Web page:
A forested wetland (swamp) is a forest where soils are saturated or flooded for at least a portion of the growing season, and vegetation, dominated by trees, is adapted to tolerate flooded conditions. A tidal freshwater forested wetland is a forested wetland that experiences frequent but short-term surface flooding via tidal action, with average salinity of soil porewater less than 0.5 g/l. It is known locally as tidal várzea in the Amazon delta, Brazil. A tidal saltwater forested wetland (mangrove forest) is a forested wetland that experiences frequent but short-term surface flooding via tidal action, with average salinity often exceeding 3 g/l and reaching levels that can exceed seawater. Mangrove ecosystems are composed of facultative halophytes that generally experience better growth at moderate salinity concentrations.

  17. Energy rational and economic use in a metallurgical industry: opportunity for replacing electricity by natural gas; Uso racional e economico da energia dentro de uma industria metalurgica: oportunidade de troca de eletricidade para gas natural

    Energy Technology Data Exchange (ETDEWEB)

    Galvao, Luiz Claudio Ribeiro; Kanayama, Paulo Helio; Udaeta, Miguel Edgar Morales [Universidade de Sao Paulo (USP), SP (Brazil). Escola Politecnica]. E-mail: lcgalvao@pea.usp.br; paulo.kanayama@poli.usp.br; udaeta@pea.usp.br; Rocha, Cidar Ramon Oliva; Affonso, Octavio Ferreira [Universidade de Sao Paulo (USP), SP (Brazil). Inst. de Eletrotecnica e Energia (IEE)]. E-mail: cidar_2001@yahoo.com; octavio@pea.usp.br

    2006-07-01

    This paper presents an initial diagnostic on the economic and efficient use of the energy input in metallurgical industries using electrical furnaces. From the foundations of modern energy management and industry characterization the electricity consumption is evaluated for presenting the facility with the energy change to natural gas and the modern methods of complete combustion with oxygen from the air. Taking into consideration the characteristics of real metallurgical industry production, the dimensioning of a natural gas furnace were calculated for replacing the existent electric furnace, with growing margin in the demand. The paper allows to conclude the the possibility is real, also considering the possibility of using the modern methods of co-generation for a complete use of gas which would imply in additional investment to produce electric energy by using a steam turbine.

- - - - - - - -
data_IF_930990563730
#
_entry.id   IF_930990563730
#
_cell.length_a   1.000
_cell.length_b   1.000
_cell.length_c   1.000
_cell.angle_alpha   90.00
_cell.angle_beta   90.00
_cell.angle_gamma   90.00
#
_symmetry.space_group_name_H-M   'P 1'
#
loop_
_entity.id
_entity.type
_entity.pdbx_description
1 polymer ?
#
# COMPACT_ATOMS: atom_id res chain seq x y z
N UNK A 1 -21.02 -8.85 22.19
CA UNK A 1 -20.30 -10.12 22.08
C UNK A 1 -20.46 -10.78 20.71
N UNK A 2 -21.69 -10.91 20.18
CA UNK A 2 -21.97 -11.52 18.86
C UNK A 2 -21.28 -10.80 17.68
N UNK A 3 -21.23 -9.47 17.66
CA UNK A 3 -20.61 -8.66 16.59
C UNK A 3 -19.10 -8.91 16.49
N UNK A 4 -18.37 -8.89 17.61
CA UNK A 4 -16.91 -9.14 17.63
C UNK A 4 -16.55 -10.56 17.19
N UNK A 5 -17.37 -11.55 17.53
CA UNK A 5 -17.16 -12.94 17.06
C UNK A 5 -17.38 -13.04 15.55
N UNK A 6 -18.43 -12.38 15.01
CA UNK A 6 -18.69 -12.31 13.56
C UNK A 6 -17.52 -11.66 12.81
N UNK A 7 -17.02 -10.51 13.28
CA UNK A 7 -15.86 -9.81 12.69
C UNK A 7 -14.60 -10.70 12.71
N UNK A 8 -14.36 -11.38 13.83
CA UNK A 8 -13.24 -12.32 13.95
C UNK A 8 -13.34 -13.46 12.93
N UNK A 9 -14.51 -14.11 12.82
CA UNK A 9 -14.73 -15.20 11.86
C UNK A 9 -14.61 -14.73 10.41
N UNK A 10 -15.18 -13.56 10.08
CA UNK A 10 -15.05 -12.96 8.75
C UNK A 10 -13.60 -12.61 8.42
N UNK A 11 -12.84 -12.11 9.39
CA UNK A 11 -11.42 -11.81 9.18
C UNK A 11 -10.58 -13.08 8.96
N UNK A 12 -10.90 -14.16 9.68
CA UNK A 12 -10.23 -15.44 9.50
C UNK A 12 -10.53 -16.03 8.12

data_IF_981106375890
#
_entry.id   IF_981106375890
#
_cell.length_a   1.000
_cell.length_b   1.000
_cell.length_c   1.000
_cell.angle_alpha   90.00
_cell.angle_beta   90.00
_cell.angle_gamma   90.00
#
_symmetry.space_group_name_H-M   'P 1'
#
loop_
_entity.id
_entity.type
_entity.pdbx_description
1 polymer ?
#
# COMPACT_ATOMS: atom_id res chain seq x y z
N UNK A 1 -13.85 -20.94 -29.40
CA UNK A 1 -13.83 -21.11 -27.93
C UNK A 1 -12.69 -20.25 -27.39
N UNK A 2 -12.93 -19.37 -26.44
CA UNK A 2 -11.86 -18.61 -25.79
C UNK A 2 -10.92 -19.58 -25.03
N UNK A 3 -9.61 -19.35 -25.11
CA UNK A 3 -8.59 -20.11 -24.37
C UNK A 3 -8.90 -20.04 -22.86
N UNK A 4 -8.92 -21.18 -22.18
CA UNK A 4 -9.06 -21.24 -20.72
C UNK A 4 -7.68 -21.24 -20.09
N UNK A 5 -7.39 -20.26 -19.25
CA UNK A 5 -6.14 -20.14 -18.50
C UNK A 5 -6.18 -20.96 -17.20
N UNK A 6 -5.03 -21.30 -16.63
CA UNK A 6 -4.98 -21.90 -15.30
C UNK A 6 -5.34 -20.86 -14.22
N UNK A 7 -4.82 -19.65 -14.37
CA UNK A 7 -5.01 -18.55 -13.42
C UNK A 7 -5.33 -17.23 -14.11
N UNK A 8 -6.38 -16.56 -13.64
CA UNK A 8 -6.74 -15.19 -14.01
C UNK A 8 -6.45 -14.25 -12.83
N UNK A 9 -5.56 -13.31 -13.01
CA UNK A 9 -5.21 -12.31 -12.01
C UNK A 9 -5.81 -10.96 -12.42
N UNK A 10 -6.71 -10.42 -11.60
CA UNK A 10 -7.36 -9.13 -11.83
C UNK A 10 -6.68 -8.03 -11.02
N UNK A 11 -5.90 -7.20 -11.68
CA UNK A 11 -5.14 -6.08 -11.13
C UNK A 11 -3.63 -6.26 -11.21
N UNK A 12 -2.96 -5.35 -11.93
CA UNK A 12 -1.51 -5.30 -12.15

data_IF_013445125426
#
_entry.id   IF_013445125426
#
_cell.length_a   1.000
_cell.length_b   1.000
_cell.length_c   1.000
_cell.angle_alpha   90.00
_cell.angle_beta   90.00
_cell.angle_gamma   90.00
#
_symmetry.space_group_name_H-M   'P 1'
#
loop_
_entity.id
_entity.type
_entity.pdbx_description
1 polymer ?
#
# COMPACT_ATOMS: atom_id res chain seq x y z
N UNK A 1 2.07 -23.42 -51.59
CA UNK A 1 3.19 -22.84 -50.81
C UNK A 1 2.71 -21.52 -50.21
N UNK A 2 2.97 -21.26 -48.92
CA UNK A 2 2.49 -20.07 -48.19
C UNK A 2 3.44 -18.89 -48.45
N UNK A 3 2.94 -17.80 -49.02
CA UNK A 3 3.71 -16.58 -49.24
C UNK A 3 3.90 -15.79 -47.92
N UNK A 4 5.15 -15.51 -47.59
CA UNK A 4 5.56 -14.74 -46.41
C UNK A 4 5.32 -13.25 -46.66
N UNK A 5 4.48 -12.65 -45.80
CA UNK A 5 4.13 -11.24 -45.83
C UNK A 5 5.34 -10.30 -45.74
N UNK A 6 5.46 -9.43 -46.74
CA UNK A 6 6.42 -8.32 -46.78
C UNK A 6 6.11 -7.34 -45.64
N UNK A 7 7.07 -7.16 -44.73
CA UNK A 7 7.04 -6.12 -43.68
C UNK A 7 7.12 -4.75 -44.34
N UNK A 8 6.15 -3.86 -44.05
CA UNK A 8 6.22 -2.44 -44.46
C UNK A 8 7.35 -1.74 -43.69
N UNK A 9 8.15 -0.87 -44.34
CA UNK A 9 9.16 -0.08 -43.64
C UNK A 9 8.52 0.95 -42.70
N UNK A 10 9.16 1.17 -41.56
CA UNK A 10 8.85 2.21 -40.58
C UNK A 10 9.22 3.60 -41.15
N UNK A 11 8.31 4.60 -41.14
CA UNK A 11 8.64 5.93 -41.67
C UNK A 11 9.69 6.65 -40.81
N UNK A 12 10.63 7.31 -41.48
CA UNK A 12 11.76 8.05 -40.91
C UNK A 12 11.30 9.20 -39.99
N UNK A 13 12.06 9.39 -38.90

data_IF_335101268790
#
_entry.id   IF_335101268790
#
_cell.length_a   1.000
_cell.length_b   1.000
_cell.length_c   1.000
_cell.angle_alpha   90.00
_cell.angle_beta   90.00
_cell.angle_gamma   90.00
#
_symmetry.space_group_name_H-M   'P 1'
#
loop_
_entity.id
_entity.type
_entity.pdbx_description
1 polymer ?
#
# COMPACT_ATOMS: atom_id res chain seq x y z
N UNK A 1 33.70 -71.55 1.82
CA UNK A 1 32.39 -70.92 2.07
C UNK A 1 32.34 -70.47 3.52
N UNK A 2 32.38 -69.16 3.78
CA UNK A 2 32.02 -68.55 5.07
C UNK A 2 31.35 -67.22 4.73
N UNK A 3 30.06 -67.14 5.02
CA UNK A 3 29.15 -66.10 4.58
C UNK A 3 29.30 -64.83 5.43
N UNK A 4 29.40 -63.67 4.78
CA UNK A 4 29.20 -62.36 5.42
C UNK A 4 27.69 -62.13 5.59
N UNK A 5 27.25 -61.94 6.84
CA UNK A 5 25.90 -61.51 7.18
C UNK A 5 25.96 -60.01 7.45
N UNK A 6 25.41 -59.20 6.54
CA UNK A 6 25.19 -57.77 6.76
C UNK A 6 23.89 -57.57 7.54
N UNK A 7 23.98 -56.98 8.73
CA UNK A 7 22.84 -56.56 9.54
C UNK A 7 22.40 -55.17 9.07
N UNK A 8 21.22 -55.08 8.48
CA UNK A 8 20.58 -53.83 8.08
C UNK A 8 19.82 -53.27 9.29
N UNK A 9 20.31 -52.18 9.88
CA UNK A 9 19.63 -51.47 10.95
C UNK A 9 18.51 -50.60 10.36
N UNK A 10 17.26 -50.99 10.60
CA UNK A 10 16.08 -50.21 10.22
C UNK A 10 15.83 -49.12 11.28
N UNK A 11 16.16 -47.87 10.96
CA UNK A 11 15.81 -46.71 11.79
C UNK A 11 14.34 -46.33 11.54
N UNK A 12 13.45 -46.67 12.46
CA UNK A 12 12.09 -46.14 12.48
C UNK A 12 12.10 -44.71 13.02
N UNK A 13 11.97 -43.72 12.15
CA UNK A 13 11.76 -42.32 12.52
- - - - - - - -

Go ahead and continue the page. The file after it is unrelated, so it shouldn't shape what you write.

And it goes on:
18. Structure and dynamics of basin forested wetlands in North America

    International Nuclear Information System (INIS)

    Brown, S.

    1990-01-01

    Freshwater basin wetlands are found in depressions of various depths, generally in areas where precipitation exceeds evapotranspiration or where the depression intersects the water table creating groundwater seeps or springs. Forested basins are those that contain woody vegetation with the potential for reaching tree stature; they do not include woody shrub wetlands. In North America these areas are mainly in the central and eastern region. Pertinent information and reviews on the distribution, floristic composition, structure and dynamics of basin forested wetlands are summarized. The major emphasis is on freshwater wetlands, but data for saltwater wetlands mainly from Florida and tropical America are included. The external factors affecting basin wetlands or the important components of a wetlands energy signature are described as well as the distribution and floristic composition of representative basin wetlands. Sections on structural characteristics, organic matter dynamics, and nutrient cycling comprise the bulk of quantitative information. The effects of disturbances, both natural and human induced, with varying degrees of impact depending upon the intensity and on the part of the ecosystem to which the stressor is applied are evaluated. Examples of stressors in basin wetlands include water impoundment, water diversion, thermal stress from hot water, sedimentation, addition of toxic substances, addition of wastewater, oil spills, and harvesting. 86 refs., 5 figs., 11 tabs

  19. Conservation of Mexican wetlands: role of the North American Wetlands Conservation Act

    Science.gov (United States)

    Wilson, M.H.; Ryan, D.A.

    1997-01-01